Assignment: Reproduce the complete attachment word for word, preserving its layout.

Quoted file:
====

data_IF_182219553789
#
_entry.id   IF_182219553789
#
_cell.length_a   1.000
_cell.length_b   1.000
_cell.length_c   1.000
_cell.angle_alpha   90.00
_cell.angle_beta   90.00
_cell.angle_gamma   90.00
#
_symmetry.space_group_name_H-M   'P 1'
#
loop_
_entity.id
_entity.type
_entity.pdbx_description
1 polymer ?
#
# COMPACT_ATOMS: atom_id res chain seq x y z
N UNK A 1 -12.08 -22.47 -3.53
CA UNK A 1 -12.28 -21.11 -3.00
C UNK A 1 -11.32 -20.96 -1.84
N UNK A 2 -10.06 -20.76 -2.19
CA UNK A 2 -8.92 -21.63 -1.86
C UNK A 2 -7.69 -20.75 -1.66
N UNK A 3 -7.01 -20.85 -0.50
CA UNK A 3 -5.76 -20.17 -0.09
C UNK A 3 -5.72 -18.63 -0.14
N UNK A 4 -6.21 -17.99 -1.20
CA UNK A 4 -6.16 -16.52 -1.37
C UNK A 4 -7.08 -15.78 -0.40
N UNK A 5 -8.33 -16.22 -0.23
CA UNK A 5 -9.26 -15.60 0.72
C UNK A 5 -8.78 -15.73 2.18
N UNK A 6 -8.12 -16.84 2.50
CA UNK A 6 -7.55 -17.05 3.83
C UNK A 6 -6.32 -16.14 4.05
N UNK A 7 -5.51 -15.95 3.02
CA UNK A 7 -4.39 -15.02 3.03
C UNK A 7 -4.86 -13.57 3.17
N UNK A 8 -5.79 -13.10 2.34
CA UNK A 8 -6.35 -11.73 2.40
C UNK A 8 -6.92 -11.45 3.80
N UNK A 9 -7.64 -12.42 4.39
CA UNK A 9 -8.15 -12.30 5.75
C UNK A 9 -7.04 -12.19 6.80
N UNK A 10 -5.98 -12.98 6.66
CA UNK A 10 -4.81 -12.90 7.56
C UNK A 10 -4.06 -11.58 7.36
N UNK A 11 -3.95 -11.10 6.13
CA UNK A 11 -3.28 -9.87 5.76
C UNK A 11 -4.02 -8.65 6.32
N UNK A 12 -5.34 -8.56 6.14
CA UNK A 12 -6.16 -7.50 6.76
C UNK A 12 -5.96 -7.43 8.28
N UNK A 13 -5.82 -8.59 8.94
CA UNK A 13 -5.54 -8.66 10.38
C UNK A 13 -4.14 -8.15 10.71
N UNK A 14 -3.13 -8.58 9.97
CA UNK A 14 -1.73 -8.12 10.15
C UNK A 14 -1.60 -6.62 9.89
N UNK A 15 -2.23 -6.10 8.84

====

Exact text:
data_IF_182219553789
#
_entry.id   IF_182219553789
#
_cell.length_a   1.000
_cell.length_b   1.000
_cell.length_c   1.000
_cell.angle_alpha   90.00
_cell.angle_beta   90.00
_cell.angle_gamma   90.00
#
_symmetry.space_group_name_H-M   'P 1'
#
loop_
_entity.id
_entity.type
_entity.pdbx_description
1 polymer ?
#
# COMPACT_ATOMS: atom_id res chain seq x y z
N UNK A 1 -12.08 -22.47 -3.53
CA UNK A 1 -12.28 -21.11 -3.00
C UNK A 1 -11.32 -20.96 -1.84
N UNK A 2 -10.06 -20.76 -2.19
CA UNK A 2 -8.92 -21.63 -1.86
C UNK A 2 -7.69 -20.75 -1.66
N UNK A 3 -7.01 -20.85 -0.50
CA UNK A 3 -5.76 -20.17 -0.09
C UNK A 3 -5.72 -18.63 -0.14
N UNK A 4 -6.21 -17.99 -1.20
CA UNK A 4 -6.16 -16.52 -1.37
C UNK A 4 -7.08 -15.78 -0.40
N UNK A 5 -8.33 -16.22 -0.23
CA UNK A 5 -9.26 -15.60 0.72
C UNK A 5 -8.78 -15.73 2.18
N UNK A 6 -8.12 -16.84 2.50
CA UNK A 6 -7.55 -17.05 3.83
C UNK A 6 -6.32 -16.14 4.05
N UNK A 7 -5.51 -15.95 3.02
CA UNK A 7 -4.39 -15.02 3.03
C UNK A 7 -4.86 -13.57 3.17
N UNK A 8 -5.79 -13.10 2.34
CA UNK A 8 -6.35 -11.73 2.40
C UNK A 8 -6.92 -11.45 3.80
N UNK A 9 -7.64 -12.42 4.39
CA UNK A 9 -8.15 -12.30 5.75
C UNK A 9 -7.04 -12.19 6.80
N UNK A 10 -5.98 -12.98 6.66
CA UNK A 10 -4.81 -12.90 7.56
C UNK A 10 -4.06 -11.58 7.36
N UNK A 11 -3.95 -11.10 6.13
CA UNK A 11 -3.28 -9.87 5.76
C UNK A 11 -4.02 -8.65 6.32
N UNK A 12 -5.34 -8.56 6.14
CA UNK A 12 -6.16 -7.50 6.76
C UNK A 12 -5.96 -7.43 8.28
N UNK A 13 -5.82 -8.59 8.94
CA UNK A 13 -5.54 -8.66 10.38
C UNK A 13 -4.14 -8.15 10.71
N UNK A 14 -3.13 -8.58 9.97
CA UNK A 14 -1.73 -8.12 10.15
C UNK A 14 -1.60 -6.62 9.89
N UNK A 15 -2.23 -6.10 8.84